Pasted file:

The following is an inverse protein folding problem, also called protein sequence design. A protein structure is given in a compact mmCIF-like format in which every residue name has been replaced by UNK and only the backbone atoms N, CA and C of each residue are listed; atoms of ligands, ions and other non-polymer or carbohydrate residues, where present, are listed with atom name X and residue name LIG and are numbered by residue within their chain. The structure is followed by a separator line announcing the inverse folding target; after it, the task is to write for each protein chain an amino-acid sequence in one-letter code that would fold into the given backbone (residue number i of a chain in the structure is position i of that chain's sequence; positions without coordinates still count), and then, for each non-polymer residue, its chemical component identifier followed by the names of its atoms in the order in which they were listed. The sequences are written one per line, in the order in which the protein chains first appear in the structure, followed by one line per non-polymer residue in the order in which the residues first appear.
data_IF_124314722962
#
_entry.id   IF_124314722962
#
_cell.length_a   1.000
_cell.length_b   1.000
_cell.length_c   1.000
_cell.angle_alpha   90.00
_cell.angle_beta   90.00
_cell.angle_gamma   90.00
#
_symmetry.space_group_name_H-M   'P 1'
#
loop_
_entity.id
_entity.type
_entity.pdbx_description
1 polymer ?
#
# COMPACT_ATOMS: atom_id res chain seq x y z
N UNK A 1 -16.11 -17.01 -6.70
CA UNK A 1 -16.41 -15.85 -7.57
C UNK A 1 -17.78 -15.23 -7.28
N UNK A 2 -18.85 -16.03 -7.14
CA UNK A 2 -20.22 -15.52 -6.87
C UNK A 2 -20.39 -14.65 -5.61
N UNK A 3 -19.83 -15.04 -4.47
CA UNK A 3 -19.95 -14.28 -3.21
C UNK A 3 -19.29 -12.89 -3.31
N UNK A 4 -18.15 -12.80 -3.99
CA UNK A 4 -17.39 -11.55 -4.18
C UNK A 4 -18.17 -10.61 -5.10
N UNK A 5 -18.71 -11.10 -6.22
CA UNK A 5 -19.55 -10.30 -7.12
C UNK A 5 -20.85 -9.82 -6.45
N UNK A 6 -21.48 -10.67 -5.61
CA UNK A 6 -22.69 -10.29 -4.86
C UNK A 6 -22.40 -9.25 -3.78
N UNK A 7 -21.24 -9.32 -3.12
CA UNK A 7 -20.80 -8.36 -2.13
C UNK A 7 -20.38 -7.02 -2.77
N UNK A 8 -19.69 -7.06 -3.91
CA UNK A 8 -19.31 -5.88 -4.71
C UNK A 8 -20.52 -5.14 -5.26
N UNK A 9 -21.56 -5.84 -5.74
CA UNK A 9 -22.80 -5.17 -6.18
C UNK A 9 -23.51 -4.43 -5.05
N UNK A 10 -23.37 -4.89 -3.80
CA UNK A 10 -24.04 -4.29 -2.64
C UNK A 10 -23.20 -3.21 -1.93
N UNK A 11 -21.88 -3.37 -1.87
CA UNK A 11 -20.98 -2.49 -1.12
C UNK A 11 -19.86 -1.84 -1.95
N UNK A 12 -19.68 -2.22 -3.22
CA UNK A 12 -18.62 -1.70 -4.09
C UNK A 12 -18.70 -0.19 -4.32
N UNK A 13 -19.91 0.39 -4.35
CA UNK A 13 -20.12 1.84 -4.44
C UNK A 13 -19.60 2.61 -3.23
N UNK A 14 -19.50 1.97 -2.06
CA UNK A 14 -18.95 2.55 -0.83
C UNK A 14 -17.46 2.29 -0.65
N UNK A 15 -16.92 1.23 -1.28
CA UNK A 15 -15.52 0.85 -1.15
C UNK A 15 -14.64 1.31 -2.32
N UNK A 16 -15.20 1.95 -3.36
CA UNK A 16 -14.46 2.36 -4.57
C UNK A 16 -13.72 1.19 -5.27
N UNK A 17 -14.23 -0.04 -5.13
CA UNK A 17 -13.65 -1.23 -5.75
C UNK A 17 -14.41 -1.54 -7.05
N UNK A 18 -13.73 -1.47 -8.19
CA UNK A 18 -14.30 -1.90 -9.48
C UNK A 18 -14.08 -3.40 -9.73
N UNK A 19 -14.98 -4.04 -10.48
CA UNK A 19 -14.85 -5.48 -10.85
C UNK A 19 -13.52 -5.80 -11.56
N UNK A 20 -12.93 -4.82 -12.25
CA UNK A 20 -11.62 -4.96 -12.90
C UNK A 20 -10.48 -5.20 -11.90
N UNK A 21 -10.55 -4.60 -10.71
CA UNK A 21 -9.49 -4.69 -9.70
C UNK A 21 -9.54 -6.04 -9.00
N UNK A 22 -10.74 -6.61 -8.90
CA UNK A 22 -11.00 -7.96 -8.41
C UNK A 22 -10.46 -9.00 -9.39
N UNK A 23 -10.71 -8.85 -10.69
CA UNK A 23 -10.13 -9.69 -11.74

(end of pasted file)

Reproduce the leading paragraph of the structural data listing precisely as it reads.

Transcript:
The following is an inverse protein folding problem, also called protein sequence design. A protein structure is given in a compact mmCIF-like format in which every residue name has been replaced by UNK and only the backbone atoms N, CA and C of each residue are listed; atoms of ligands, ions and other non-polymer or carbohydrate residues, where present, are listed with atom name X and residue name LIG and are numbered by residue within their chain. The structure is followed by a separator line announcing the inverse folding target; after it, the task is to write for each protein chain an amino-acid sequence in one-letter code that would fold into the given backbone (residue number i of a chain in the structure is position i of that chain's sequence; positions without coordinates still count), and then, for each non-polymer residue, its chemical component identifier followed by the names of its atoms in the order in which they were listed. The sequences are written one per line, in the order in which the protein chains first appear in the structure, followed by one line per non-polymer residue in the order in which the residues first appear.